S1E10: Checking and Clarifying Transcript

S1E10: Checking and Clarifying Transcript

Welcome to the season finale of the Writing Emails Audio Course. In the past nine episodes you’ve learnt how to structure your emails, you’ve learnt an abundance of phrases you can use in those emails, you now understand certain structures (such as prepositions, linking words, adverbs of time) which you can use to create clear, fluent and professional emails. In the season finale I’ll explain ways you can check and clarify things through email.

But, you’ve guessed it, there is some vocabulary to go through:

  • Clarify (verb) make (a statement or situation) less confused and more comprehensible.
  • Miscommunication (noun) failure to communicate adequately.
  • Unnecessary (adj) not needed.
  • Advanced (adj) far on or ahead in development or progress.
  • Instantaneously (adverb) instantly; at once.

Miscommunication is something you want to avoid in business. It causes so many unnecessary problems. If you check or clarify something, then you will save a lot of time and money. What do they say in business? Time is money. And that seems to be true.

Technology has advanced things – everything now happens instantaneously, especially with email. But sometimes there are technical difficulties, emails bounce back or don’t arrive in somebody’s inbox, sometimes files aren’t attached or the wrong one has been attached. Here are some phrases that are good to use in order to check things when faced with technical difficulties:

I just wanted to check if you received my previous message that I sent on…’

Or ‘apologies, but the files don’t seem to be attached to the email you sent. Can you send it again, please?’ or ‘I received your email, but I can’t seem to open the attachment. Could you resend it, please?’

When you receive a strange email from a friend or colleague it’s best to clarify what the contents of this email is. For example, you could say: ‘Did you mean to send this to me? I don’t want to open it in case it’s a virus.’

In business, you’re either given or giving a lot of instructions. If, for example, one of those instructions doesn’t make sense to you, it’s best to ask for clarification. One way of doing this is by saying, ‘I’m not sure what you mean by…? Could you clarify this point for me, please?’ or ‘Could you provide a little more detail about…?’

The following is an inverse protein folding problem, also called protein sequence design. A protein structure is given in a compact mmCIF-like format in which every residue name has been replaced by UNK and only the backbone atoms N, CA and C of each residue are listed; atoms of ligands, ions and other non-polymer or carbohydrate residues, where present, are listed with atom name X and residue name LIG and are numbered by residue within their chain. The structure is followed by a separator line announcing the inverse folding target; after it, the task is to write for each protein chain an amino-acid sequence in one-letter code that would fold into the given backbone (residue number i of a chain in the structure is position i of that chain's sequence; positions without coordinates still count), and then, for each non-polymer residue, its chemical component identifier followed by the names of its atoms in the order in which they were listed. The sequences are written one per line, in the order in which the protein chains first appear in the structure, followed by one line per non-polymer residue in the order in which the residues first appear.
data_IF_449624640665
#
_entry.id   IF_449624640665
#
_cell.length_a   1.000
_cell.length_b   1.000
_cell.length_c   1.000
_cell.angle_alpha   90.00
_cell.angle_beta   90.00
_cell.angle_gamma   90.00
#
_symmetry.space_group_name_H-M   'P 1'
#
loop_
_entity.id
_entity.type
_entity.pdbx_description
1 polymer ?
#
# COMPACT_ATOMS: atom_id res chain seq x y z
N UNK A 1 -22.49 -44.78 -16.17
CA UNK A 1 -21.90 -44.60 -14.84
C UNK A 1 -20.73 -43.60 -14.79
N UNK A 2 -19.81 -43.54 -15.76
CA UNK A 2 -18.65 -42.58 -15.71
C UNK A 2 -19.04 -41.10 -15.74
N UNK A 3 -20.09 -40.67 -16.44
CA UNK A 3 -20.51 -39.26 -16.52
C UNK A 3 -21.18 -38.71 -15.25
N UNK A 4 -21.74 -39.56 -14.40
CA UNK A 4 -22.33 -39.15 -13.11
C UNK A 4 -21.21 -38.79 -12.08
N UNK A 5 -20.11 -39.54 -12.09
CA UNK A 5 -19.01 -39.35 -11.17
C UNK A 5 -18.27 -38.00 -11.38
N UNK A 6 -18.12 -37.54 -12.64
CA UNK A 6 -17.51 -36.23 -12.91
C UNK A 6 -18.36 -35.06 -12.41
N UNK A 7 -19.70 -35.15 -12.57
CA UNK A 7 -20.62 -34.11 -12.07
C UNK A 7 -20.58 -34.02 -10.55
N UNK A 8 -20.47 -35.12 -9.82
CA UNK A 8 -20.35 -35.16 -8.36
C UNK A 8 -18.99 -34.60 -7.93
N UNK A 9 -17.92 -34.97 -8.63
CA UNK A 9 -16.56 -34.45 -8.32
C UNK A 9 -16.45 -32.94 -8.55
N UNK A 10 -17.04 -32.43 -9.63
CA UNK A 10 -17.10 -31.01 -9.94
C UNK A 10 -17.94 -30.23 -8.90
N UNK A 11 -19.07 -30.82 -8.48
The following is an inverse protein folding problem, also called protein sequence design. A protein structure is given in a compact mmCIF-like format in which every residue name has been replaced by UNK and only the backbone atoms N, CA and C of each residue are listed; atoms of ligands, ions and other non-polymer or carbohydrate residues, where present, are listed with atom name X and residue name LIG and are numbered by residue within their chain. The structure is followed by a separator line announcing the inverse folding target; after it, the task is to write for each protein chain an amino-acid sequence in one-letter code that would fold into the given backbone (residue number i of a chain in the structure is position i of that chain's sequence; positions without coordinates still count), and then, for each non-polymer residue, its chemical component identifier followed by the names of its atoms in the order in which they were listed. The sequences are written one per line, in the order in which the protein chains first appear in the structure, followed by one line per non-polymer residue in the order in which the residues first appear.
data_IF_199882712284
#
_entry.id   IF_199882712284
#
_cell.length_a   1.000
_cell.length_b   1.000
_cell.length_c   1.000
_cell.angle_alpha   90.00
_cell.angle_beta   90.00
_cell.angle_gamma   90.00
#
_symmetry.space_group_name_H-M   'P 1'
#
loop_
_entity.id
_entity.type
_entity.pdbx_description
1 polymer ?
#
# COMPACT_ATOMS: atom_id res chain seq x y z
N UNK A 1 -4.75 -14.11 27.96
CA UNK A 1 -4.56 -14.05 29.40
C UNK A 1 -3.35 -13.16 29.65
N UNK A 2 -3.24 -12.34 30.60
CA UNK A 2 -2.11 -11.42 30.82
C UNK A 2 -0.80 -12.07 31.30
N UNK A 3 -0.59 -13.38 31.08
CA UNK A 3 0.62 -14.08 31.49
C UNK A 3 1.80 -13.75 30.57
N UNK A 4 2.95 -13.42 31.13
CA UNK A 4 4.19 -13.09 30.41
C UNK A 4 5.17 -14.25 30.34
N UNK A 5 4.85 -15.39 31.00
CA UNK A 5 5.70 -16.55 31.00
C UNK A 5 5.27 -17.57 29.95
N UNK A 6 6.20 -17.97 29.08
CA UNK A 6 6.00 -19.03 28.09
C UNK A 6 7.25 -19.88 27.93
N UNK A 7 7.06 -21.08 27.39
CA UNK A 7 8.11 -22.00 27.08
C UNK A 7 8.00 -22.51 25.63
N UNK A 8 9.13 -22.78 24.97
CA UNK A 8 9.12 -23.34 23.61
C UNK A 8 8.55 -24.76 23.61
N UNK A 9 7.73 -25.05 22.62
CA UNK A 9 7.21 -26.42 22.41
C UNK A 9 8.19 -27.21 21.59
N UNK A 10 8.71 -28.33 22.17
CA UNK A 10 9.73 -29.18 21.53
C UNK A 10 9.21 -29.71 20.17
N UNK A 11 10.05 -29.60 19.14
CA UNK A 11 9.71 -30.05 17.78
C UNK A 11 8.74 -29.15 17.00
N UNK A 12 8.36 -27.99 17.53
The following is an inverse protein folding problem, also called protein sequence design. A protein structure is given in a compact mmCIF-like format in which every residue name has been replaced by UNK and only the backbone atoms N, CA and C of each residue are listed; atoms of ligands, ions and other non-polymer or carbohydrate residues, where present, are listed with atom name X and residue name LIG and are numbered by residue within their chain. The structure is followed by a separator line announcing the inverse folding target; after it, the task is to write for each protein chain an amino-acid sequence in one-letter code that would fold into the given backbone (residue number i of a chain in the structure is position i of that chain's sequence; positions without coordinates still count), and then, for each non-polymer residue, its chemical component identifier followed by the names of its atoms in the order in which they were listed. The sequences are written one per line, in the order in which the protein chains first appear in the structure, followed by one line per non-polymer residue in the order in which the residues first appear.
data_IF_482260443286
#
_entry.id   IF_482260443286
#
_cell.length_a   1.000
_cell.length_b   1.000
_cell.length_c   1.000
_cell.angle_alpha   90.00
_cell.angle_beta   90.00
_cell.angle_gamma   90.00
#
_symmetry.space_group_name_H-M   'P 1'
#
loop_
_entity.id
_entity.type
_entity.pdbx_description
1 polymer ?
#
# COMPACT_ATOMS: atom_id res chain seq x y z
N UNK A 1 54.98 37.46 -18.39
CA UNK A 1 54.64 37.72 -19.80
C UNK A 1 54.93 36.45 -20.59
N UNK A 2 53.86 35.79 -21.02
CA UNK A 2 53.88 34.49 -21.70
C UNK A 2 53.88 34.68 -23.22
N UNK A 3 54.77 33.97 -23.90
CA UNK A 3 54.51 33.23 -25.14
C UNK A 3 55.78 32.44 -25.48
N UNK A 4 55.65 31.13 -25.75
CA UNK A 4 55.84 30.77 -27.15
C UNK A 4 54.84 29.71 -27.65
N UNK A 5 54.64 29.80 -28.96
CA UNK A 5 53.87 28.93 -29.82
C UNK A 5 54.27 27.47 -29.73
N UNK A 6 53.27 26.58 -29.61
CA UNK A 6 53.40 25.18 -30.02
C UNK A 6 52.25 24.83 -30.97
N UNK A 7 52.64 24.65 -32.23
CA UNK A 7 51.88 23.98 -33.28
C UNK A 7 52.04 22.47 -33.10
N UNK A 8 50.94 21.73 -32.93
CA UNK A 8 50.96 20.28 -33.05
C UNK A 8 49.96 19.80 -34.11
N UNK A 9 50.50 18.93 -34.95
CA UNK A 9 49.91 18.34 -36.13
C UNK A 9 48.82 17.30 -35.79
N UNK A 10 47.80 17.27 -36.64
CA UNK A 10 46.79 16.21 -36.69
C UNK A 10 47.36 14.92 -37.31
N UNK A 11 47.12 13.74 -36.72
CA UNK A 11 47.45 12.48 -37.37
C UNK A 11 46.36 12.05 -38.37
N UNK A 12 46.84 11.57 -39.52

When asking for clarification it’s important to make the end of your email short and sweet but also as a reminder for what you want. For example, you could say, ‘Please get back to me as soon as possible’ or ‘I would appreciate your urgent attention with this matter.’

But what if you’re the one being asked these questions? What if somebody is asking you to clarify something to them? You could say, ‘Sorry, what I meant was this…not this…’ or

With regards to your email about clarification, I have attached a document which should make things clearer.’

Or ‘of course, I would happily provide some more detail. I have attached several new files to this email.’

The correct information has been attached to the email. Please amend your records accordingly.’

So, you’ve clarified your point. You’ve done so in a professional, polite manner. So how should you close your email? An excellent way would be to say, ‘I hope this clarifies things / I hope this has brought you some clarification.’ By doing this you’re urging your reader (gently) to respond with a yes or a no. By doing so, you know whether you have succeeded in clarifying the point or not.

And I hope, with the benefit of this audio course, you will succeed in writing your business emails. This is the end of season 1 but stay tuned for another season with more tips, examples and anecdotes all about writing emails.

If you have any questions feel free to send us a message over at the Intrepid English website. And if you want to discuss anything in more detail you can book your free trial lesson now. Just go to www.intrepidenglish.co.uk I’m Tom, one of the teachers here at Intrepid English, and thank you for listening!